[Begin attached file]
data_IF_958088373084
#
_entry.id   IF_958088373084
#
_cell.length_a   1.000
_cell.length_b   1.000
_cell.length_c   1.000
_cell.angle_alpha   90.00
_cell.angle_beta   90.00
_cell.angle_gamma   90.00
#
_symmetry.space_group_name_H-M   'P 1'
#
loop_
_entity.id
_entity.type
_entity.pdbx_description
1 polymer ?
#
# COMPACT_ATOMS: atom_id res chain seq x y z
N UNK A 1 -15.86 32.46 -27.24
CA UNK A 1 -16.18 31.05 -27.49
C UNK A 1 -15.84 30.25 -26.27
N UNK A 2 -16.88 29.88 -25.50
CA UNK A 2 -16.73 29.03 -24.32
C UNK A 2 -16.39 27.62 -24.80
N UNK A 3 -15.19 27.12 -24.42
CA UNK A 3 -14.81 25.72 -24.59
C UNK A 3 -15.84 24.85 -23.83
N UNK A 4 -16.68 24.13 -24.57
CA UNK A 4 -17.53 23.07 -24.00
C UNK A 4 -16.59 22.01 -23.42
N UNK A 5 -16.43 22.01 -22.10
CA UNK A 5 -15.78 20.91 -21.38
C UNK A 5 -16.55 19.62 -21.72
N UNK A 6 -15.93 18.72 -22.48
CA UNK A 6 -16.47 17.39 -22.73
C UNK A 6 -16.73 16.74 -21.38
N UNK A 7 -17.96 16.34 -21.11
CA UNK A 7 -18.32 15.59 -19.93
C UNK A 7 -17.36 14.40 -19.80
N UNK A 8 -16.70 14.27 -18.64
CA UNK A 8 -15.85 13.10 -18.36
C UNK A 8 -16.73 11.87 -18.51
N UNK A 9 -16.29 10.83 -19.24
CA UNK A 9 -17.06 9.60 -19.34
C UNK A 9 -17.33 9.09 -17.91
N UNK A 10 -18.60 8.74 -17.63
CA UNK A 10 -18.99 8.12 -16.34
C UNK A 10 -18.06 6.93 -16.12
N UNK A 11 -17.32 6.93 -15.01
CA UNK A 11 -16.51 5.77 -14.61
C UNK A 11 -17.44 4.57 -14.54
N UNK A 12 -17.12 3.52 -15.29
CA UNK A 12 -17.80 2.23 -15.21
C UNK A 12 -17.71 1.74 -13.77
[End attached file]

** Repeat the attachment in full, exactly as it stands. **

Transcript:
data_IF_958088373084
#
_entry.id   IF_958088373084
#
_cell.length_a   1.000
_cell.length_b   1.000
_cell.length_c   1.000
_cell.angle_alpha   90.00
_cell.angle_beta   90.00
_cell.angle_gamma   90.00
#
_symmetry.space_group_name_H-M   'P 1'
#
loop_
_entity.id
_entity.type
_entity.pdbx_description
1 polymer ?
#
# COMPACT_ATOMS: atom_id res chain seq x y z
N UNK A 1 -15.86 32.46 -27.24
CA UNK A 1 -16.18 31.05 -27.49
C UNK A 1 -15.84 30.25 -26.27
N UNK A 2 -16.88 29.88 -25.50
CA UNK A 2 -16.73 29.03 -24.32
C UNK A 2 -16.39 27.62 -24.80
N UNK A 3 -15.19 27.12 -24.42
CA UNK A 3 -14.81 25.72 -24.59
C UNK A 3 -15.84 24.85 -23.83
N UNK A 4 -16.68 24.13 -24.57
CA UNK A 4 -17.53 23.07 -24.00
C UNK A 4 -16.59 22.01 -23.42
N UNK A 5 -16.43 22.01 -22.10
CA UNK A 5 -15.78 20.91 -21.38
C UNK A 5 -16.55 19.62 -21.72
N UNK A 6 -15.93 18.72 -22.48
CA UNK A 6 -16.47 17.39 -22.73
C UNK A 6 -16.73 16.74 -21.38
N UNK A 7 -17.96 16.34 -21.11
CA UNK A 7 -18.32 15.59 -19.93
C UNK A 7 -17.36 14.40 -19.80
N UNK A 8 -16.70 14.27 -18.64
CA UNK A 8 -15.85 13.10 -18.36
C UNK A 8 -16.73 11.87 -18.51
N UNK A 9 -16.29 10.83 -19.24
CA UNK A 9 -17.06 9.60 -19.34
C UNK A 9 -17.33 9.09 -17.91
N UNK A 10 -18.60 8.74 -17.63
CA UNK A 10 -18.99 8.12 -16.34
C UNK A 10 -18.06 6.93 -16.12
N UNK A 11 -17.32 6.93 -15.01
CA UNK A 11 -16.51 5.77 -14.61
C UNK A 11 -17.44 4.57 -14.54
N UNK A 12 -17.12 3.52 -15.29
CA UNK A 12 -17.80 2.23 -15.21
C UNK A 12 -17.71 1.74 -13.77